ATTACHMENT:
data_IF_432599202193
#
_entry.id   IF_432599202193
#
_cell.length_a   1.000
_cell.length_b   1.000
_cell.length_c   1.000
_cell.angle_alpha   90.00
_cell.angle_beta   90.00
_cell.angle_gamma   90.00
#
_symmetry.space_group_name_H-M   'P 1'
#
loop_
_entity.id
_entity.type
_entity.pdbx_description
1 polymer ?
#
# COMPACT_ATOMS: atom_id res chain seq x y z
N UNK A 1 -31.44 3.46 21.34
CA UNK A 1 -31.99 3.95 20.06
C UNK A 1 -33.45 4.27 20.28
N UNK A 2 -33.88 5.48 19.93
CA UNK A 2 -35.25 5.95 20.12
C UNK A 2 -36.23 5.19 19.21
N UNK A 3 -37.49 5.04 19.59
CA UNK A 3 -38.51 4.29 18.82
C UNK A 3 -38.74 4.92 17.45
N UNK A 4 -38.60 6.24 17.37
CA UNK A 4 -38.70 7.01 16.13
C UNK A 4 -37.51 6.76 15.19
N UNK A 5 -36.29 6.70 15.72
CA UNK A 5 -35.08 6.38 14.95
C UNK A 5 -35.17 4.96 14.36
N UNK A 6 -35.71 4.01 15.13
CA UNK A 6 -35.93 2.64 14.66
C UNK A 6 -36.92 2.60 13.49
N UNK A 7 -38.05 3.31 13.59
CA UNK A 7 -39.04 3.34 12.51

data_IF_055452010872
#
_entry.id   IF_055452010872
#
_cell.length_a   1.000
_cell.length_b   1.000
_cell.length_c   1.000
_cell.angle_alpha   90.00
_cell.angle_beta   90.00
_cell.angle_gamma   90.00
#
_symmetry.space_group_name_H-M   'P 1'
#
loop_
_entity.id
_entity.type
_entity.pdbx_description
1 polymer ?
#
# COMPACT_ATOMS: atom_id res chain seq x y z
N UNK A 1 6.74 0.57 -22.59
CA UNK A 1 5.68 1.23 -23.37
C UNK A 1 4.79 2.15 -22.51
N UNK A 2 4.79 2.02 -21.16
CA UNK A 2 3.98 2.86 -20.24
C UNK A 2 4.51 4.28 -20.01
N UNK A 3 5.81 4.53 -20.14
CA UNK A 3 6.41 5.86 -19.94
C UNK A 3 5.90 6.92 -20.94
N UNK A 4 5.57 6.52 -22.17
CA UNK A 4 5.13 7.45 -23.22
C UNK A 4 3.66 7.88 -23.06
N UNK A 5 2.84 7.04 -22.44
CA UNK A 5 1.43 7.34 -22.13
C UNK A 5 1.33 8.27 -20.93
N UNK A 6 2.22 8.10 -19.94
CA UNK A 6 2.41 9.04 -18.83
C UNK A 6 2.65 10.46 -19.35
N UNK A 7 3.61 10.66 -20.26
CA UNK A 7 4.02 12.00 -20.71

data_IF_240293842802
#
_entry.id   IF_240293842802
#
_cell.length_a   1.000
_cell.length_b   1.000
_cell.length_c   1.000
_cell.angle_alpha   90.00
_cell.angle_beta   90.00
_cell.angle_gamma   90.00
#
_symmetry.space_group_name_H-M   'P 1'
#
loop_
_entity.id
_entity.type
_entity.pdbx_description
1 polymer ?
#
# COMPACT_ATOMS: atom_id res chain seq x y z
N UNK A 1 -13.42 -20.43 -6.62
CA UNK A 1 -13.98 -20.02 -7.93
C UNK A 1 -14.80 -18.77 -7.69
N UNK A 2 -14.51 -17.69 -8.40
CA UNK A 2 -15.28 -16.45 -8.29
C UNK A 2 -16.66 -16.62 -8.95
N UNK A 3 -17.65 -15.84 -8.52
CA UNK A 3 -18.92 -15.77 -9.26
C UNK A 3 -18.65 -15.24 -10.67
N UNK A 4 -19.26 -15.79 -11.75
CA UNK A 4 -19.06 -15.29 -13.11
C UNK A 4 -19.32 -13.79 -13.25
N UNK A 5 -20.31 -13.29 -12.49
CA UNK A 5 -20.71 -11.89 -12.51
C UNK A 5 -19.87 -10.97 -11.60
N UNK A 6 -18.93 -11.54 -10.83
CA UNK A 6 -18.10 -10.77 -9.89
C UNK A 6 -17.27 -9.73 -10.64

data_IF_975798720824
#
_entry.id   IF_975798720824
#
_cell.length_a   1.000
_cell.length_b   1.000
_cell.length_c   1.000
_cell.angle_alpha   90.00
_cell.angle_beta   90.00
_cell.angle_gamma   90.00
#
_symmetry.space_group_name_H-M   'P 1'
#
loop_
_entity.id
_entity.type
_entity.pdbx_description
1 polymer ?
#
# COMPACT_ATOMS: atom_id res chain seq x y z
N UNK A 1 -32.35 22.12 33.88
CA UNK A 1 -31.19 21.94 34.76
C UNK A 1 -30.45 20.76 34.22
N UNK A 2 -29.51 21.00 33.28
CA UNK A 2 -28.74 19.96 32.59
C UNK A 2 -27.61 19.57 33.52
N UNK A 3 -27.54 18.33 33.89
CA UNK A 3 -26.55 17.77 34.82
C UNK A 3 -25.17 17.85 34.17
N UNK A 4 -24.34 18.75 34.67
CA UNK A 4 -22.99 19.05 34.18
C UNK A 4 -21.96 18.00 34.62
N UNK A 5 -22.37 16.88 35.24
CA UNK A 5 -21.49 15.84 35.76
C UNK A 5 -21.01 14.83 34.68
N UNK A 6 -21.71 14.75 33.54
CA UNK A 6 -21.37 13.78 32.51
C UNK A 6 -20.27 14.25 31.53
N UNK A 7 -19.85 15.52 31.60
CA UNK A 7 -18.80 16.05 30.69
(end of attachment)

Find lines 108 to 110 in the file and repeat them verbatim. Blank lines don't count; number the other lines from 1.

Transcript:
CA UNK A 3 -18.92 -15.77 -9.26
C UNK A 3 -18.65 -15.24 -10.67
N UNK A 4 -19.26 -15.79 -11.75